A group of pastoral communities in Kenya say they have been ignored or intimidated by a company building a major power plant, but they have been able to connect with a global network of activists in the hope of saving their homes.
The Kenyan government’s stated aim to be a leader in renewable energy has garnered international praise. (Daily Nation). But concerns over the repeated resettlement of small communities due to these projects have drawn the attention of a small network of NGOs. They are trying to ensure companies involved in the plans properly consult with those affected communities.
It is the latest example of the use of a so-called “Early Warning System” whereby community organisers have amplified their voices and coordinated with NGOs to protect traditionally marginalized groups.
Akiira in depth
Nakuru County, formerly part of the Kenya’s Rift Valley Province, is the site of a large nature reserve and tourist attractions, as well as a large area of protected plains.
As part of Vision 2030, an infrastructure plan launched in 2008, Kenya’s government commited to becoming a leader in sustainable renewable energy gaining it global praise and financial assistance from global financial institutions.
A large part of its plans relies on tapping into the geothermal potential of the East African Rift.
The project is known as the Akiira One Geothermal Power Station, which will be built by Akiira Geothermal Limited. Centum Investments, a Kenyan investment company, in conjunction with three other non-Kenyan entities, jointly plan to construct the Akiira Geothermal Power Station at a projected cost of US$300 million.
According to state regulator, Kenya Power, mining the rift in Olkaria has the potential to produce enough clean geothermal energy to power the entire country twice over.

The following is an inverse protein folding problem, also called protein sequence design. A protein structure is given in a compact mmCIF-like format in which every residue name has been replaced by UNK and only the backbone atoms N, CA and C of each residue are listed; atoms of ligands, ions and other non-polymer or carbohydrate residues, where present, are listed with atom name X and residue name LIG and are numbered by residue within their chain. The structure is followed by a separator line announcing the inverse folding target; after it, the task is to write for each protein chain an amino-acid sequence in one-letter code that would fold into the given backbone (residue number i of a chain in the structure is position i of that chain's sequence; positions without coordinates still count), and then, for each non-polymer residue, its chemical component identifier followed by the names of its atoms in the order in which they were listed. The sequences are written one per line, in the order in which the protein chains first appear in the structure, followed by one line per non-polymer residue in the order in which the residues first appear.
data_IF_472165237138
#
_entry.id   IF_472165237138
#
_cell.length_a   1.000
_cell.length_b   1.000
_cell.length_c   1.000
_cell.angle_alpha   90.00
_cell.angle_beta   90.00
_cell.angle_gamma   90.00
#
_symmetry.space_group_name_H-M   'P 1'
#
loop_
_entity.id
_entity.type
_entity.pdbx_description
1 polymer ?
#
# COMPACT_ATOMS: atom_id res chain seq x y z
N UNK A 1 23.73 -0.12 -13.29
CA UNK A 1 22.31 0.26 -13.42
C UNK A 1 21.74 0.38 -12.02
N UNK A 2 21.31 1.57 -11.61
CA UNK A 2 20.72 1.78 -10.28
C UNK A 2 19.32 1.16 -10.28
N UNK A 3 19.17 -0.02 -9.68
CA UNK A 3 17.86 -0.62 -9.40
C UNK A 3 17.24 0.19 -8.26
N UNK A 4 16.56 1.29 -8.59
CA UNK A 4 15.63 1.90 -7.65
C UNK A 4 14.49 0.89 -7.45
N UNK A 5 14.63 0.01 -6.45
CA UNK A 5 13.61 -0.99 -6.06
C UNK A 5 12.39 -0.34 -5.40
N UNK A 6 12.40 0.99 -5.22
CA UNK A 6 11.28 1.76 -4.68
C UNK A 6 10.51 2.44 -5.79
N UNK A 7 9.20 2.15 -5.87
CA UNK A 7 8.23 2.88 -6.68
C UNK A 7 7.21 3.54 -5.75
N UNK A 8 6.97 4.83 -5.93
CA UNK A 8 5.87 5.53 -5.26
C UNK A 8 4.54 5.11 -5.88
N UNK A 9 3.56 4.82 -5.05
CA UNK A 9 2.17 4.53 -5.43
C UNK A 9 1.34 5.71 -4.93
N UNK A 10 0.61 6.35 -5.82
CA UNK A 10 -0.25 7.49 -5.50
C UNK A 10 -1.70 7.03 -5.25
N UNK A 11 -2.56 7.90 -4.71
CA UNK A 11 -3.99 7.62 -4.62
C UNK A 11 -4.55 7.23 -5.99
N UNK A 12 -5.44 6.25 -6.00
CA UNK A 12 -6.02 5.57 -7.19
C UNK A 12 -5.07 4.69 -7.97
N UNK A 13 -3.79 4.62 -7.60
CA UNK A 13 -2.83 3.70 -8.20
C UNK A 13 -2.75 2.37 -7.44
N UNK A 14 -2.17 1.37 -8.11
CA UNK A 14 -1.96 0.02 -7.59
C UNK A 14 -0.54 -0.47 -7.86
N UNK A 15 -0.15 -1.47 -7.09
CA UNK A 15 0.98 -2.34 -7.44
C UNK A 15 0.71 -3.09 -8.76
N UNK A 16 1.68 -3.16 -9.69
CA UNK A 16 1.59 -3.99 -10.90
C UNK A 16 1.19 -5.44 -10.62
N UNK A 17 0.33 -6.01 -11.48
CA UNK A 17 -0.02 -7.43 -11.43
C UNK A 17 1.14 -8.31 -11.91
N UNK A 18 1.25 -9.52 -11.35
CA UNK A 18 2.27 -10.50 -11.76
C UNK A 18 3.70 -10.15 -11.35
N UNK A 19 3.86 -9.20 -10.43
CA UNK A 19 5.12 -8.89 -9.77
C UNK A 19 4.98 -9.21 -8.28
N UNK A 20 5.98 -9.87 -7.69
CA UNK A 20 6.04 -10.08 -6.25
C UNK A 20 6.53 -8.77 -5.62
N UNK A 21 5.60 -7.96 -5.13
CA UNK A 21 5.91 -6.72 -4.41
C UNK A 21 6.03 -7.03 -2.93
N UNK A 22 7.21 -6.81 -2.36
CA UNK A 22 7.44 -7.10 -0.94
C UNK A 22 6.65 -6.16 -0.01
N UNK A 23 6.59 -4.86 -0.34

A major development began in 2014 and some communities in Nakuru County were resettled, despite some protests.
Currently, the project counts the European Investment Bank and African Development Bank among its donors, and is owned by an international consortium including U.S. and Danish energy groups.
However, according to the International Accountability Project (IAP), a small NGO based in New York, the proposed geothermal plant could cause irreparable harm to the lives of a number of local communities, and has the potential to cause much more widespread environmental damage.
The affected communities include some who were previously resettled to make way for the original Olkaria build, and many who have no idea how they will be impacted by Akiira.
John Mwebe, who coordinates much of the IAP’s work in East Africa from Uganda, told WikiTribune that some communities have been repeatedly resettled without compensation, in breach of Kenyan land rights laws.
He says the environmental impacts of the project are more widespread than the company has acknowledged.
“Particularly for Akiira One geothermal project, more people will be affected by the dried water, by the pollution,” including in the area where the affected communities are meant to be resettled.
In a briefing note published in April, the IAP said its main concern was with an apparent lack of consultation with local communities – 64 percent of people they surveyed said they had not been consulted about the expansion. There were also claims that the company had intimidated those communities.
Many of the IAP’s arguments rest on their surveys of affected communities, who told the organisation they were unaware of the changes.
”The environmental social impact assessment was not made public,” said Mwebe. “So a lot of people don’t know what the effects will be and say they have not been consulted.”
On August 14, Akiira Geothermal issued a response to the IAP’s initial findings, pointing out that its grievance mechanisms had been approved by auditors and international lenders. It also cast doubt on the reliability of the IAP’s research methodology.